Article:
A cytological examination is often the initial diagnostic test performed in the case of malignant haemopathies, along with a complete blood count.
This analysis can provide or confirm a diagnosis and help determine the follow-up tests to be performed. The cells found in blood or bone marrow are stained with May-Grünwald-Giemsa stain and, if necessary, with other stains (Perls, myeloperoxidase). The qualitative and quantitative analyses of these cells under the microscope are performed by a specialised cytologist.
Cytology also plays a role in the non-malignant context (e.g. drepanocytosis, screening for schizocytes, lysosomal storage disease, etc.)
Immunophenotyping by flow cytometry is used to investigate the antigens expressed by cells found in the blood or bone marrow. The expression profile thus obtained makes it possible to characterise the cells as normal or pathological, mature or immature (blasts), B or T lymphoids, etc.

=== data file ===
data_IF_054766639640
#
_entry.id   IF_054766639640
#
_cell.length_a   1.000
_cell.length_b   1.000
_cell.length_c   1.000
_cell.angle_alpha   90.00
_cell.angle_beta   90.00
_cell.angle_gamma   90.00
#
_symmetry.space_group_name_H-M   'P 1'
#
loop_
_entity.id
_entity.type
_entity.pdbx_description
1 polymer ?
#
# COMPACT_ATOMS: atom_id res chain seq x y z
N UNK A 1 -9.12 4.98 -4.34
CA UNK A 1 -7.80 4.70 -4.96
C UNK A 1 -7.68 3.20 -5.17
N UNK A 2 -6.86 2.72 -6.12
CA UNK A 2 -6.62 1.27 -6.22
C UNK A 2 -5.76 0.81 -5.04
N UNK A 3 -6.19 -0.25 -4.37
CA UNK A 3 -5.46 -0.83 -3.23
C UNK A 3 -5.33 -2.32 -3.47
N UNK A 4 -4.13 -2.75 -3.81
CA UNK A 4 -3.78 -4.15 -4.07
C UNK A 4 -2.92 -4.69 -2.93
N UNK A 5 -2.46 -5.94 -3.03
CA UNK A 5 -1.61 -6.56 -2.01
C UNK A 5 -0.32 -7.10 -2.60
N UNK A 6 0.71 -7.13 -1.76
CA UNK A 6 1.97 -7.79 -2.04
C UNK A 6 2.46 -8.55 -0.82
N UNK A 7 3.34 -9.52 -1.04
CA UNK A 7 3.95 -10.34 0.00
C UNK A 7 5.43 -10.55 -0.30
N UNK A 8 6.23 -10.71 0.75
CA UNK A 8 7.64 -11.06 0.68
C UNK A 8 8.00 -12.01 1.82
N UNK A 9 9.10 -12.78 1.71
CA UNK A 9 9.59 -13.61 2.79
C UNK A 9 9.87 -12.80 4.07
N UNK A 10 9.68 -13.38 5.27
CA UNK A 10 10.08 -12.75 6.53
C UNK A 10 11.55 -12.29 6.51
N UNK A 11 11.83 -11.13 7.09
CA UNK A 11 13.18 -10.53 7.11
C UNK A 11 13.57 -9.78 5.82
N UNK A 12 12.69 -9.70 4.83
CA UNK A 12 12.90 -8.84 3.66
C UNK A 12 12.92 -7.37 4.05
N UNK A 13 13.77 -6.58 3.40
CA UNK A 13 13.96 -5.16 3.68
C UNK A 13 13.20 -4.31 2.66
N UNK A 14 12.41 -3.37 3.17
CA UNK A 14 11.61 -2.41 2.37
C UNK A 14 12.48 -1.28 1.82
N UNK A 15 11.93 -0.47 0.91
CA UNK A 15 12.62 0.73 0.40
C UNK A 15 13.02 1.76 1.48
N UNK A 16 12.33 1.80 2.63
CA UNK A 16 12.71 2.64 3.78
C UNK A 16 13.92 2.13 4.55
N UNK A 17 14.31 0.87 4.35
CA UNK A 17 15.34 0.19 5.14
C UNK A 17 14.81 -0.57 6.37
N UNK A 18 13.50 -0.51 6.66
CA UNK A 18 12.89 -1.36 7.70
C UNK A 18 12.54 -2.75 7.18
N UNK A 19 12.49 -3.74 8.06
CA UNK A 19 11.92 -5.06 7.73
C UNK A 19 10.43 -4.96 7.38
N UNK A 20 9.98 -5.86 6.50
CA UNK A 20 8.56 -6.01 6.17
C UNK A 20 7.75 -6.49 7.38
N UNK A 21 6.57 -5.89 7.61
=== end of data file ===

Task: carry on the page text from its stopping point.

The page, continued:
This examination complements the myelogram in the diagnosis of acute leukaemia and myeloma, and facilitates the differential diagnosis of monocytosis. It is essential for the classification of chronic lymphoproliferative syndromes: LLC (calculation of the Matutes score, prognostic marker CD38), follicular lymphoma, hairy cell leukaemia, mantle cell lymphoma, etc.